Is arsenic lurking in your baby's formula and cereal bars? If the brand you use lists brown rice syrup as an ingredient, the answer could be yes.
According to a study from Dartmouth College, testing performed on certain brands of organic baby formula and cereal bars containing brown rice syrup turned up levels of arsenic well above limits set by the Environmental Protection Agency for drinking water.
Just how much arsenic did test samples contain? Consumer Reports published the following results:
- Two of 17 infant formulas tested listed organic brown rice syrup as the primary ingredient. In these two samples, one showed arsenic concentrations six times the federal limit of 10 parts per billion (ppb) for total arsenic in bottled or public drinking water.
- Twenty-two of 29 cereal bars or energy bars tested listed at least one of these four rice products—organic brown rice syrup, rice flour, rice grain, or rice flakes—among the top five ingredients. Arsenic levels in bars with syrup or other forms of rice as an ingredient ranged from 23 to 128 ppb. The seven bars without rice syrup or other rice products in them had the lowest arsenic concentrations, ranging from 8 to 27 ppb.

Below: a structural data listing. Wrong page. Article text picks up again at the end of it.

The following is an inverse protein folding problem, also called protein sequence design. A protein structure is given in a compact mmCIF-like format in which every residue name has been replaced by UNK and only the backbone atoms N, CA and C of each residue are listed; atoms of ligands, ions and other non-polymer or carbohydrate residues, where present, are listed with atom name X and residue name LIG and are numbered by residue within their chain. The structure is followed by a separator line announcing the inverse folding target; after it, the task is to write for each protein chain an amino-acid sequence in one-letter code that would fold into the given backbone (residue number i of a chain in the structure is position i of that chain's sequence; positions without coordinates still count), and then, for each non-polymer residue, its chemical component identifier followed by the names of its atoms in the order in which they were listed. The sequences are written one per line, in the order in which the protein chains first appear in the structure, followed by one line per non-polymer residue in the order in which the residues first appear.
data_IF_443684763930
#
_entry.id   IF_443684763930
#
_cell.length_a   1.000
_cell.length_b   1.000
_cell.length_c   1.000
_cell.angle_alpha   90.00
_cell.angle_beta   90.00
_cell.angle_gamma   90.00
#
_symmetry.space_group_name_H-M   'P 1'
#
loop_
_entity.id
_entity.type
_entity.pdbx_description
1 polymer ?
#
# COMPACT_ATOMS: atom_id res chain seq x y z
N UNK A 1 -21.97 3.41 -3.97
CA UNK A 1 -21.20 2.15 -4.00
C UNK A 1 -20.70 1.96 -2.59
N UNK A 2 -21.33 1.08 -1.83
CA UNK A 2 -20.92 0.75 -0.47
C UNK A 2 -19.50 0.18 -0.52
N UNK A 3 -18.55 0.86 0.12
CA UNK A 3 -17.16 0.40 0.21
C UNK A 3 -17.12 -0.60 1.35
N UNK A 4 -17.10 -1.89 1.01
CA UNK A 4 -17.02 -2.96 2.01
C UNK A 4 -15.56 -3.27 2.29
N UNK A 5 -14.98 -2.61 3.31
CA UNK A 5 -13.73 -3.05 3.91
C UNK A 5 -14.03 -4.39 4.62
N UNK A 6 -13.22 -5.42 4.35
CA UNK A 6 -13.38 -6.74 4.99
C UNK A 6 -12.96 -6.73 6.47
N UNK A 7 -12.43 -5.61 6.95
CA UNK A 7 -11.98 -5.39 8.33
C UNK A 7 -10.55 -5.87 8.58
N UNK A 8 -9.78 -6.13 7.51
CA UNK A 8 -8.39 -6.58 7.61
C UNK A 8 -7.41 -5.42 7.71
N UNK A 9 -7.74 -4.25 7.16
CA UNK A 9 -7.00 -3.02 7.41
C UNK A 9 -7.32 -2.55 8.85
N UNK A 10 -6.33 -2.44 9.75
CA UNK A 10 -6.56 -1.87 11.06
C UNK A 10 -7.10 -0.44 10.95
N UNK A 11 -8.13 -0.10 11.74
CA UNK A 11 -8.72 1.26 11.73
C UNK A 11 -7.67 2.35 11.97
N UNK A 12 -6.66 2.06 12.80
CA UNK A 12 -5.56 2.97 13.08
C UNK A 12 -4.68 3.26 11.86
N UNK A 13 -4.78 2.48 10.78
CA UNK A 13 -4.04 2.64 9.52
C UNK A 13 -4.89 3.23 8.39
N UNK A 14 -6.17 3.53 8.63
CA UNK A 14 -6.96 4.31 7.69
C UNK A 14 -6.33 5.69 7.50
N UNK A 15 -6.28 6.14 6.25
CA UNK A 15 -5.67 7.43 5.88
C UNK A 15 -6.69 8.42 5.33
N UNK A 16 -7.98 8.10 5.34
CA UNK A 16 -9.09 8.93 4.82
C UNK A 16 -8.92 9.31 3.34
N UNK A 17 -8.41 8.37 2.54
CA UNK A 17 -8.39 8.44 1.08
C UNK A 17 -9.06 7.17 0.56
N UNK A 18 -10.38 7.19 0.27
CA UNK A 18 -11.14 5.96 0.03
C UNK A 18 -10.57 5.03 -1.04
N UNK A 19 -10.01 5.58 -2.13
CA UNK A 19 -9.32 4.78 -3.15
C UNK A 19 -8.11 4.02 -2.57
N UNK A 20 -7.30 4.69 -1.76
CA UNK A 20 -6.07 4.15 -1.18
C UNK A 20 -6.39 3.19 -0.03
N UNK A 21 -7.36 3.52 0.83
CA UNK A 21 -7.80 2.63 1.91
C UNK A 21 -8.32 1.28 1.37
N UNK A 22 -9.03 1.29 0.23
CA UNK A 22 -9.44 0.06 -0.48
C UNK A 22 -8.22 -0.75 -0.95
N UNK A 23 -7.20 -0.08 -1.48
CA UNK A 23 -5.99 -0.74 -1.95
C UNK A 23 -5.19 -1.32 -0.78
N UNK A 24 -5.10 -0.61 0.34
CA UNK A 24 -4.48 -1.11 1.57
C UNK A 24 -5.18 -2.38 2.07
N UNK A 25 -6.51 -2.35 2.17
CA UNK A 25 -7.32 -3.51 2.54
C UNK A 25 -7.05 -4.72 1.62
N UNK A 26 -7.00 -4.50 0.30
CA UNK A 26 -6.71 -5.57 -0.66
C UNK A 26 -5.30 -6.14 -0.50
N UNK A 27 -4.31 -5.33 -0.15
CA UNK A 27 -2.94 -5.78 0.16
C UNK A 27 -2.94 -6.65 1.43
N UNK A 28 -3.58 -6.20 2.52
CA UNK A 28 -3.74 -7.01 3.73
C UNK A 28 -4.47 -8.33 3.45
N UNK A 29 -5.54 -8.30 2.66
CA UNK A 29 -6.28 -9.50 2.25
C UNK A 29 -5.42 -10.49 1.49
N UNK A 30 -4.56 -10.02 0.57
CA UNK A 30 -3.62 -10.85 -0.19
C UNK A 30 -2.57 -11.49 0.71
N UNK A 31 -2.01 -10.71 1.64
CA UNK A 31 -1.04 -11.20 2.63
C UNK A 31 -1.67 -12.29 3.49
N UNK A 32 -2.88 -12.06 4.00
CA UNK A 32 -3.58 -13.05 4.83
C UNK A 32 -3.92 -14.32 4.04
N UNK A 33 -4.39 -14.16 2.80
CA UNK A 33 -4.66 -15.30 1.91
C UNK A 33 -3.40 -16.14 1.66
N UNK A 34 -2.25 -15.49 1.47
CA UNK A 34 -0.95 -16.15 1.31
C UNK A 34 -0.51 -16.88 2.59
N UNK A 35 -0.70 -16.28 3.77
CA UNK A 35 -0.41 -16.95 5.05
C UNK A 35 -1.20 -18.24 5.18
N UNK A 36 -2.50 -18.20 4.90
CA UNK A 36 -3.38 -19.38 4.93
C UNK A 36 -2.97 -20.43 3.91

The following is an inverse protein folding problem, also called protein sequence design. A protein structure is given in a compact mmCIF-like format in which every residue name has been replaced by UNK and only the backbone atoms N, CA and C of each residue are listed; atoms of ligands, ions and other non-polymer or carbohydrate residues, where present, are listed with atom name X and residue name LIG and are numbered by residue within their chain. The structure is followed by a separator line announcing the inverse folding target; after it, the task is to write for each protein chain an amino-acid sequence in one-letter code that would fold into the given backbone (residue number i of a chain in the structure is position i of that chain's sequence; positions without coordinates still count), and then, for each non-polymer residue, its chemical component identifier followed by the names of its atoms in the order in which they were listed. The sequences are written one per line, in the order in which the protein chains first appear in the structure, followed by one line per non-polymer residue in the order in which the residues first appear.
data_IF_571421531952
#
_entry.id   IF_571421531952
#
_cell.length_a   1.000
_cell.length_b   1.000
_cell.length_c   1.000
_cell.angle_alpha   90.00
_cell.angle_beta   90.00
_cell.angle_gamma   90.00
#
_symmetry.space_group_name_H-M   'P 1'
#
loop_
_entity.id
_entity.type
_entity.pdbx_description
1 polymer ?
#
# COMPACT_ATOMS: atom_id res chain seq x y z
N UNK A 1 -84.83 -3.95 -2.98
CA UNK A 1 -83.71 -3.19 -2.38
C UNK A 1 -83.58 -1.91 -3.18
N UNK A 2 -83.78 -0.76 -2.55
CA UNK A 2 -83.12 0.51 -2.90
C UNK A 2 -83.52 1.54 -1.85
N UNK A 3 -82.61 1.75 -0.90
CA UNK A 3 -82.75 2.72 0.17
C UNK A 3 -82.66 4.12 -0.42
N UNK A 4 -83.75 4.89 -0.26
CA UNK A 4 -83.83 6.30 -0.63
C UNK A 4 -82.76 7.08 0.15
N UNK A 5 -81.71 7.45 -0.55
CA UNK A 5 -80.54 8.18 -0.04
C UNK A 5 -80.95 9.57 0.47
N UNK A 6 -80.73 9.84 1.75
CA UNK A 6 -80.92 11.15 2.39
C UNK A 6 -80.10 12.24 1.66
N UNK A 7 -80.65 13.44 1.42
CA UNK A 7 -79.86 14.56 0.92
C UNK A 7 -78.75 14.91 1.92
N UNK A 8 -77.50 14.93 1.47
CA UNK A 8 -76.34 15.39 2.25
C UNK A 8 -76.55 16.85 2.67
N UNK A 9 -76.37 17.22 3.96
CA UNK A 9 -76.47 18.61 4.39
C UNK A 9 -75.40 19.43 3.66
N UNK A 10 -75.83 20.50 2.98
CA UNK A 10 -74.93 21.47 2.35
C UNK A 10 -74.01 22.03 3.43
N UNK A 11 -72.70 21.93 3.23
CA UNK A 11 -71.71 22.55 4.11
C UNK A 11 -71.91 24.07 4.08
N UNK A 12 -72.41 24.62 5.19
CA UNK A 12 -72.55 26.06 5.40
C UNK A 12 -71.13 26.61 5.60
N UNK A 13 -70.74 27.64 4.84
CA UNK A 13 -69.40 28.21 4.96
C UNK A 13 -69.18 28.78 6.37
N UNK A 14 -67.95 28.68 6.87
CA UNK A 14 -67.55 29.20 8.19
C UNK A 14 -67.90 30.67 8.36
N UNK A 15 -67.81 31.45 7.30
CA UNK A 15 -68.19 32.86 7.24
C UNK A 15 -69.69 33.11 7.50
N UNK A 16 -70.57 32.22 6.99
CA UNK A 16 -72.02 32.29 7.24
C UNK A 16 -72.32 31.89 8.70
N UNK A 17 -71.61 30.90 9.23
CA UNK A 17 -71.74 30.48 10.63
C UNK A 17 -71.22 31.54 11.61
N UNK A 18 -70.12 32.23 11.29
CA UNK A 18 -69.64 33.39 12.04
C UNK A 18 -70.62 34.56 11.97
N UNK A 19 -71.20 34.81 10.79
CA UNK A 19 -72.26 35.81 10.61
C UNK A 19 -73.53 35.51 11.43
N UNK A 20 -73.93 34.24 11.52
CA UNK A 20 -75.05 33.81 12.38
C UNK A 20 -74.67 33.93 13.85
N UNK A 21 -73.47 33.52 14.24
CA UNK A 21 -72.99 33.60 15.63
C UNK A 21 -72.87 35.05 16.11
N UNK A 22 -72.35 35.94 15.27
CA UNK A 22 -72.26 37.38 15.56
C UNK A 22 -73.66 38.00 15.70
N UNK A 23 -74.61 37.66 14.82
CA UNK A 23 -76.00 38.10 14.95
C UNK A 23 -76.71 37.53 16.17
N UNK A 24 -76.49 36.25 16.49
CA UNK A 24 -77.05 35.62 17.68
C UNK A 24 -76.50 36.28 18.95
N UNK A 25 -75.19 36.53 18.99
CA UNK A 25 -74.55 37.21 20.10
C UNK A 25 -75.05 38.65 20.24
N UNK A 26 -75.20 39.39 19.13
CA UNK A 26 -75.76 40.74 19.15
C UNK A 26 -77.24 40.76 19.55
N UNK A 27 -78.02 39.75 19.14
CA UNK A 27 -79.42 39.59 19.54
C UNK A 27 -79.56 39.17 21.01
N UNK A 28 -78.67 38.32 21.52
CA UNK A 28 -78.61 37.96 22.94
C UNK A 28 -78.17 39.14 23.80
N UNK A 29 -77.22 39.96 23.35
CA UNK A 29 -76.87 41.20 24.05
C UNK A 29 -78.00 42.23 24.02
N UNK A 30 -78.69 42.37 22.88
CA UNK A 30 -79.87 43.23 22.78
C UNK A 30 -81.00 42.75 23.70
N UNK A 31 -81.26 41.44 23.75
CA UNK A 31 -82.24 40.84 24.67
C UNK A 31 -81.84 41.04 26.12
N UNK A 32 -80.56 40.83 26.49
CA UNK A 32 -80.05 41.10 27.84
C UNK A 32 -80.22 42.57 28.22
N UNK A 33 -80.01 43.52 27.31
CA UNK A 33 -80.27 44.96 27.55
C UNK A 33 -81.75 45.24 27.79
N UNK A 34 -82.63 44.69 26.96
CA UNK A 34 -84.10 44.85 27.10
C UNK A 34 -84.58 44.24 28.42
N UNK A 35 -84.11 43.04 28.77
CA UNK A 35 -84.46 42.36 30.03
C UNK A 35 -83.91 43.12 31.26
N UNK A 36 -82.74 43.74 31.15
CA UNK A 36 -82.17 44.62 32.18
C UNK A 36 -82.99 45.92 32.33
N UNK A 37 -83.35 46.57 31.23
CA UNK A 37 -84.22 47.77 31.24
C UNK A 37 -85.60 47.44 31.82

At least one formula maker has responded by issuing a statement that clarifies their use of "a qualified, world-renowned, third-party, independent lab to test arsenic levels in their organic brown rice syrup. Their testing results report undetectable amounts of arsenic at laboratory testing limits."
Most of the detected arsenic is a contaminant often found in rice and is the type known to be a human carcinogen. As Consumer Reports relays, this may be particularly worrisome for babies who, because of their small size, may be more vulnerable to abnormally high arsenic consumption.
Concerned? Check the ingredients list for brown rice syrup—and then use common sense, advise experts. "Consider the frequency of … consumption," recommends Dr. Ana Navas-Acien, a researcher at Johns Hopkins Bloomberg School of Public Health who studies the health effects of arsenic exposure (via the Boston Globe). "If you eat them all the time, you might want to cut back, but having a product with brown rice syrup occasionally probably won't cause any harm."
When it comes to baby formula, which can be a baby's only source of nourishment, Dr. Nevas shows more caution. In samples that fall high above the EPA's standard for drinking water, she finds that "in the sense that it's above that safety standard, it's of concern."
Researchers promise to conduct more testing. In the meantime, they are calling on the government and manufacturers to put stricter standards for arsenic levels in food in place.